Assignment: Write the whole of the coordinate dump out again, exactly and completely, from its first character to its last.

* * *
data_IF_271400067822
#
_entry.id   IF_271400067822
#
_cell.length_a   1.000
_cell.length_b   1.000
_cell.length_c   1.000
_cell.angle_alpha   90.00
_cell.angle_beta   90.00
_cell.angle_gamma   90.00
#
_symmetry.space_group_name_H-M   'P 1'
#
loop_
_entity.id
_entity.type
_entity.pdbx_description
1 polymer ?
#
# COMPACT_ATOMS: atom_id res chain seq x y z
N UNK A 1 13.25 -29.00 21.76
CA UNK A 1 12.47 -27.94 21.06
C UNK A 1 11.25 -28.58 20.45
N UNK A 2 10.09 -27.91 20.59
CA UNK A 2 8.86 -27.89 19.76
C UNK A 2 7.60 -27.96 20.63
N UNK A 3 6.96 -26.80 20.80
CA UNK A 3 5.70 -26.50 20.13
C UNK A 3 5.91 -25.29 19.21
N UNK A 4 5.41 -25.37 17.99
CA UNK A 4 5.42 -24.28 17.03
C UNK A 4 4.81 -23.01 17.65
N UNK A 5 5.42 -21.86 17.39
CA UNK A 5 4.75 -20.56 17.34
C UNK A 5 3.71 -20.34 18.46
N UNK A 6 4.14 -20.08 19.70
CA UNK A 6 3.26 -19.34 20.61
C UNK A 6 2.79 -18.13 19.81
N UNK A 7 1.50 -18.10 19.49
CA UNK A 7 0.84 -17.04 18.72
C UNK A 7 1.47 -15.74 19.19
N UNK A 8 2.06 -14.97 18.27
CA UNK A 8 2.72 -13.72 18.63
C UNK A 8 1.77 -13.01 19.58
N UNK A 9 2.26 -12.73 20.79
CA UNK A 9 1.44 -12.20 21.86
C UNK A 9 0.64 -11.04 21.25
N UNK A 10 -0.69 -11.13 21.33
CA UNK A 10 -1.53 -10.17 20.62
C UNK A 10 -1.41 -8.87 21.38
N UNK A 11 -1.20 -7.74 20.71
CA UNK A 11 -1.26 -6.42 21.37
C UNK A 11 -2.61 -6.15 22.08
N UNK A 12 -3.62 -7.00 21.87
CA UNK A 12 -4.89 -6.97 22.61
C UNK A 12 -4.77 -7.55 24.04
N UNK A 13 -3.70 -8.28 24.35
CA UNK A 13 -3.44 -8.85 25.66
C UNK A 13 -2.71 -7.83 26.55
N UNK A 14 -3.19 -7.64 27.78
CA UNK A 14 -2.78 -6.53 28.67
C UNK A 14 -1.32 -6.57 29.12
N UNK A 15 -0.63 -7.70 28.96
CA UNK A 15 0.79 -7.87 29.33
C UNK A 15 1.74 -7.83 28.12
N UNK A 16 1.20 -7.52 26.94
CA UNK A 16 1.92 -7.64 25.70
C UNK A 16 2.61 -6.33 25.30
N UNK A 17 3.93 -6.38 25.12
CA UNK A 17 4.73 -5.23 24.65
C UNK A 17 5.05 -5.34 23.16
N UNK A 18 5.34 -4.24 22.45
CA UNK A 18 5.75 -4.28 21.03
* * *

data_IF_271400067822
#
_entry.id   IF_271400067822
#
_cell.length_a   1.000
_cell.length_b   1.000
_cell.length_c   1.000
_cell.angle_alpha   90.00
_cell.angle_beta   90.00
_cell.angle_gamma   90.00
#
_symmetry.space_group_name_H-M   'P 1'
#
loop_
_entity.id
_entity.type
_entity.pdbx_description
1 polymer ?
#
# COMPACT_ATOMS: atom_id res chain seq x y z
N UNK A 1 13.25 -29.00 21.76
CA UNK A 1 12.47 -27.94 21.06
C UNK A 1 11.25 -28.58 20.45
N UNK A 2 10.09 -27.91 20.59
CA UNK A 2 8.86 -27.89 19.76
C UNK A 2 7.60 -27.96 20.63
N UNK A 3 6.96 -26.80 20.80
CA UNK A 3 5.70 -26.50 20.13
C UNK A 3 5.91 -25.29 19.21
N UNK A 4 5.41 -25.37 17.99
CA UNK A 4 5.42 -24.28 17.03
C UNK A 4 4.81 -23.01 17.65
N UNK A 5 5.42 -21.86 17.39
CA UNK A 5 4.75 -20.56 17.34
C UNK A 5 3.71 -20.34 18.46
N UNK A 6 4.14 -20.08 19.70
CA UNK A 6 3.26 -19.34 20.61
C UNK A 6 2.79 -18.13 19.81
N UNK A 7 1.50 -18.10 19.49
CA UNK A 7 0.84 -17.04 18.72
C UNK A 7 1.47 -15.74 19.19
N UNK A 8 2.06 -14.97 18.27
CA UNK A 8 2.72 -13.72 18.63
C UNK A 8 1.77 -13.01 19.58
N UNK A 9 2.26 -12.73 20.79
CA UNK A 9 1.44 -12.20 21.86
C UNK A 9 0.64 -11.04 21.25
N UNK A 10 -0.69 -11.13 21.33
CA UNK A 10 -1.53 -10.17 20.62
C UNK A 10 -1.41 -8.87 21.38
N UNK A 11 -1.20 -7.74 20.71
CA UNK A 11 -1.26 -6.42 21.37
C UNK A 11 -2.61 -6.15 22.08
N UNK A 12 -3.62 -7.00 21.87
CA UNK A 12 -4.89 -6.97 22.61
C UNK A 12 -4.77 -7.55 24.04
N UNK A 13 -3.70 -8.28 24.35
CA UNK A 13 -3.44 -8.85 25.66
C UNK A 13 -2.71 -7.83 26.55
N UNK A 14 -3.19 -7.64 27.78
CA UNK A 14 -2.78 -6.53 28.67
C UNK A 14 -1.32 -6.57 29.12
N UNK A 15 -0.63 -7.70 28.96
CA UNK A 15 0.79 -7.87 29.33
C UNK A 15 1.74 -7.83 28.12
N UNK A 16 1.20 -7.52 26.94
CA UNK A 16 1.92 -7.64 25.70
C UNK A 16 2.61 -6.33 25.30
N UNK A 17 3.93 -6.38 25.12
CA UNK A 17 4.73 -5.23 24.65
C UNK A 17 5.05 -5.34 23.16
N UNK A 18 5.34 -4.24 22.45
CA UNK A 18 5.75 -4.28 21.03